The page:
From the Editor: As settlers, we have a responsibility to meaningfully reconcile with Indigenous communities

Sept. 30 is Orange Shirt Day, and National Day for Truth and Reconciliation. (Emilio Saenz-Saldaña)

Sept. 30 is Orange Shirt Day, and National Day for Truth and Reconciliation. (Emilio Saenz-Saldaña)

Warning: this article discusses details that may be triggering for some readers. 

I am a settler residing on the traditional territories of the Matsqui, Kwantlen, Katzie, and Semiahmoo First Nations on Turtle Island, now Langley in the Fraser Valley of British Columbia, Canada. 

A land acknowledgement is just that: an acknowledgement of the stolen land our country is built on. It recognizes the traditional territory of Indigenous Peoples before settlers arrived. It’s to recognize that we, settlers, are on their land and to encourage thought about the past and what changes are needed in the present to further reconciliation. 

While land acknowledgements are important to practice, it is not a reason to dismiss meaningful action towards reconciliation. 

Reconciliation calls upon Canadians to recognize the ideas and structures that resulted in the creation of genocide against Indigneous communities. For example, residential schools, the occupation of heavily armed RCMP officers in Wet’suwet’en territory, the disproportionate number of Indigenous people in Canada’s prison system, and Indigneous children in our foster care system

Residential schools were church-run and government funded, designed for Indigenous children to erase their language and culture to assimilate them into settler society from 1831 to 1996. In 1894, the Indian Act was amended to authorize the government to remove an Indigenous child from their family if they felt the child was not cared for or educated (by settler standards). Children were removed from their families, forced to learn English and adopt customs of soon-to-be Canada’s white majority. Many children at the schools were physically, sexually, and psychologically abused. 

The Truth and Reconciliation Commission of Canada (TRC) was established in 2008 by the Indian Residential Schools Settlement Agreement. It was an official body to uncover government wrongdoings in the past and how the result can be resolved. The TRC concluded in 2015, a few months after releasing their final report which included the 94 Calls to Action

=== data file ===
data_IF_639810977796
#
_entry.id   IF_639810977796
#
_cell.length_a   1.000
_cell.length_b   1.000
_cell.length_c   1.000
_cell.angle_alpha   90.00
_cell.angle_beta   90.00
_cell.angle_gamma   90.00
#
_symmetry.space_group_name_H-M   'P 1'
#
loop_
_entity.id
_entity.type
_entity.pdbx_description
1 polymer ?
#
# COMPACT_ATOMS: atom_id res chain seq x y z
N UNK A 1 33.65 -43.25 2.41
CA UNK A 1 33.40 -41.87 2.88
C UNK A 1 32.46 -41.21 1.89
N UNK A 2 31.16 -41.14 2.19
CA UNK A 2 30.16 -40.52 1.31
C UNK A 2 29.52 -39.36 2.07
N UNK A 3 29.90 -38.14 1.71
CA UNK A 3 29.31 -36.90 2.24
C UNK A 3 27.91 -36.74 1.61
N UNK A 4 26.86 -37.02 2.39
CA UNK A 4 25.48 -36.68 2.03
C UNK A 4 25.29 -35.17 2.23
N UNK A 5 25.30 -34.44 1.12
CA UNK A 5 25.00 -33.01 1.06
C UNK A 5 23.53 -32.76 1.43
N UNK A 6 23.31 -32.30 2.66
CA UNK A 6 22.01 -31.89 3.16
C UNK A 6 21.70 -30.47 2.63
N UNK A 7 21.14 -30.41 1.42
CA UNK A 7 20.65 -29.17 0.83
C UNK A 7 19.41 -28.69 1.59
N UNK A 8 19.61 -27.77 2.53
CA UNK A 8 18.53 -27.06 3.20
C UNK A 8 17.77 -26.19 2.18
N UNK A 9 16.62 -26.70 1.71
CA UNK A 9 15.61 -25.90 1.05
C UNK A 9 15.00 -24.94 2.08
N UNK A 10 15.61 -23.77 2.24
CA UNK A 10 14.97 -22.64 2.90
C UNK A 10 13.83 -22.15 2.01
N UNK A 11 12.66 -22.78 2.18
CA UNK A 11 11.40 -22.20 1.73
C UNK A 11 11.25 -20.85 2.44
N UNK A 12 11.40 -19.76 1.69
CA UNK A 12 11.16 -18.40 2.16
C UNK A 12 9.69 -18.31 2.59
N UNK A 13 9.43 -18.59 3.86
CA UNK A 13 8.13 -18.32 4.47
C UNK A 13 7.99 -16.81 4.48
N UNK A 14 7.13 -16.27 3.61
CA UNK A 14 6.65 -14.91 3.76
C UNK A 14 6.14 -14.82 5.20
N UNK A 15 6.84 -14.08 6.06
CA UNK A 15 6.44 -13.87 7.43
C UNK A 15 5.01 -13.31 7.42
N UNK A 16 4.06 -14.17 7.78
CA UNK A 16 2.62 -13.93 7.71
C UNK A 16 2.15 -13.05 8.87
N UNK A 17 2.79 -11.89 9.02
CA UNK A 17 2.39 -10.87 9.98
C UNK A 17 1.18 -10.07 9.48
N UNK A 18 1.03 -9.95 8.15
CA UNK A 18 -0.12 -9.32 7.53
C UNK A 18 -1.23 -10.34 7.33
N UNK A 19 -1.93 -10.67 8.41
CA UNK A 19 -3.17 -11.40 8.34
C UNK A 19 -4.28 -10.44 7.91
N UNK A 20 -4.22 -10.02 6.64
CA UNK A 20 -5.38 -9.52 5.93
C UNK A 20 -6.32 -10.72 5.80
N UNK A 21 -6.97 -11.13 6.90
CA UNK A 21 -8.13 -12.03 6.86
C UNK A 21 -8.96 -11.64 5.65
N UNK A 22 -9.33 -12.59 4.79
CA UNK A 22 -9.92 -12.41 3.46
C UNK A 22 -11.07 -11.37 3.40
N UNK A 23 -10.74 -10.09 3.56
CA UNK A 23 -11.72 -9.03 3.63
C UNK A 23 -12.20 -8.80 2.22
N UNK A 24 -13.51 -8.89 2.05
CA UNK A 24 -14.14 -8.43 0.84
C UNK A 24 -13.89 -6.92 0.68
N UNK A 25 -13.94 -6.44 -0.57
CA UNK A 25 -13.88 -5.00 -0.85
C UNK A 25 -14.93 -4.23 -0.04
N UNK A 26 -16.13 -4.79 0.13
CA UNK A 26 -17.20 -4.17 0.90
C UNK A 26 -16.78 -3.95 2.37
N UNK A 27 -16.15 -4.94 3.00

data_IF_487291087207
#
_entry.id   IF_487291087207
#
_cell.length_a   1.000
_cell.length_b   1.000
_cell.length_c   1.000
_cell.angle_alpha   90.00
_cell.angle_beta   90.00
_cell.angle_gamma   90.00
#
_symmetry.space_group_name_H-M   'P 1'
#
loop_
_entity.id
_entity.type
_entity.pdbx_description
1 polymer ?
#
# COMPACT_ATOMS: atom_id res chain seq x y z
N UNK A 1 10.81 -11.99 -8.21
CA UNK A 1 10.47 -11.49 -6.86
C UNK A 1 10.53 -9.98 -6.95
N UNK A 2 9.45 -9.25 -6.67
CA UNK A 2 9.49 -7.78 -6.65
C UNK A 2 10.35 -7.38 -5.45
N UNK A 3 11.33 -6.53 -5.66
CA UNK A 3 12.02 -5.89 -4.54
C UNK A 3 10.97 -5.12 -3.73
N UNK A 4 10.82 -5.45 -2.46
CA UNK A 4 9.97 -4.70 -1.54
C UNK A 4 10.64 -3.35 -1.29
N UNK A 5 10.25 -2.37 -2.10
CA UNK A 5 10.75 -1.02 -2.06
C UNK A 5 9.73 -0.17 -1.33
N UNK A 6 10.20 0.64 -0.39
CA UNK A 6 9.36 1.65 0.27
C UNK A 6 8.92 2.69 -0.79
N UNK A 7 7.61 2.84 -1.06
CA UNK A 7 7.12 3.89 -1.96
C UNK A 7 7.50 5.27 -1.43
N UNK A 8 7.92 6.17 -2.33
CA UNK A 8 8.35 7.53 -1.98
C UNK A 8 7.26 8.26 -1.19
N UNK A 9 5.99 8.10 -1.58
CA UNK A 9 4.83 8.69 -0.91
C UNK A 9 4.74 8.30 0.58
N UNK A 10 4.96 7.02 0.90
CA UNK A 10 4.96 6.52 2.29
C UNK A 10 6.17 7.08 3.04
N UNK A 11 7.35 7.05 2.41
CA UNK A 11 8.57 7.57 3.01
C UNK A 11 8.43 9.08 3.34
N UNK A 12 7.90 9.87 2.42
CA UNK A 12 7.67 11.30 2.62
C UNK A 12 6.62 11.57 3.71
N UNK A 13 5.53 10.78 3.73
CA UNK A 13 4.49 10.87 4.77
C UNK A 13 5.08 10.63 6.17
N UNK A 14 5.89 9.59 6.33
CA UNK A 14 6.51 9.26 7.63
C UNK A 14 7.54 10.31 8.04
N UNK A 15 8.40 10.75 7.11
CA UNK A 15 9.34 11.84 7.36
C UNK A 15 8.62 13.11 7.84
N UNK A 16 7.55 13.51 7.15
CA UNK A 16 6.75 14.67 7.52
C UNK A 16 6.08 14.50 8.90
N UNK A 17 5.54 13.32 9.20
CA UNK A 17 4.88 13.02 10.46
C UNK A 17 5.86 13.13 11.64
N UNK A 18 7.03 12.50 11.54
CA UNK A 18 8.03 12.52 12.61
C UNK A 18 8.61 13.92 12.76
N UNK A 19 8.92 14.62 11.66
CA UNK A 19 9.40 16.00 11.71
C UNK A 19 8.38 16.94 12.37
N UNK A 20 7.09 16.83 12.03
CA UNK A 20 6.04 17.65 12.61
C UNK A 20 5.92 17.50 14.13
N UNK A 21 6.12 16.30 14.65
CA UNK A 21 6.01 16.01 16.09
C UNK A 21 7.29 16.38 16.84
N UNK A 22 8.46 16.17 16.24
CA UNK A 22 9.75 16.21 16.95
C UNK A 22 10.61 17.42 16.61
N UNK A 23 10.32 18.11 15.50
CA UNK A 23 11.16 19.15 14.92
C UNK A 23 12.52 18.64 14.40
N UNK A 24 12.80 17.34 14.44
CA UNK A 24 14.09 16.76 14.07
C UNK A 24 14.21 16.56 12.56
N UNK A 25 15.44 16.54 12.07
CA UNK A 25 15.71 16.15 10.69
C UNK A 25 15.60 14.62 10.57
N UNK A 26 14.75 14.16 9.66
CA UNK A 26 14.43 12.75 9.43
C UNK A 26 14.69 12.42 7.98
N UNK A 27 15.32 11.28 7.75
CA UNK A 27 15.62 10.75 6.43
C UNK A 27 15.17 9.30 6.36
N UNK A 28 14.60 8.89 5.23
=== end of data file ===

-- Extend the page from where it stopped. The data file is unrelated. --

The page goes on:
The 94 Calls to Action are meant to advance the progress of Canadian reconciliation. The calls to action range from child welfare, education, health, justice, equity in the legal system, youth programs, museums, and release of reports on missing children and burial information. 

In the last six years since the report was released, as of July 26, only 13 projects have been completed, 32 are in progress, 30 projects have been proposed, and 19 are yet to start. 

Today, children are still being taken. Hundreds of Indigenous women, girls, and two-spirit folks are missing or murdered — with many cases incomplete because of racist attitudes that exist in our systems. 

Canada lost its ability to hide from its past and ignore its present harms last year, when the remains of 215 Indigenous children were found in an unmarked grave at a former residential school site in Kamloops, B.C. by the Tk’emlúps te Secwépemc First Nation. A month later, the Cowessess First Nation announced the discovery of 751 unmarked graves near a former residential school in Saskatchewan, and there are more

Orange Shirt Day has taken place on Sept. 30 for a long time, a grassroots campaign founded by Phyllis Webstad built out of her own experiences and those of other survivors. It’s an opportunity to create meaningful discussion about the impacts of residential schools and the legacy it left behind. 

Sept. 30 was made a federal holiday last year, observed as National Day for Truth and Reconciliation “to honor survivors, their families and communities, and ensure public commemoration of the history and legacy of residential schools remains a vital component of the reconciliation process,” in accordance with action #80 of the TRC’s report. 

Canada was founded on genocide, there are children’s bodies buried in “school” grounds, hundreds of Indigenous people are missing, and there are Indigenous communities that still do not have clean drinking water

I’ve hardly touched the surface of Canada’s true history and the pain Canada has caused and continues to cause on people. We need to admit and acknowledge our wrongs if we are ever going to meaningfully reconcile. 

We, the settlers, carry the responsibility to reconcile, to change and grow, so that the present and future generations of Indigenous communities can heal, to end the assimilation of their people, and ensure this history does not repeat itself to any community or people on this land. 

A national 24-hour crisis line has been set up to provide support for survivors and those affected at 1-866-925-4419. A B.C.-based line is available day and night at 1-800-588-8717.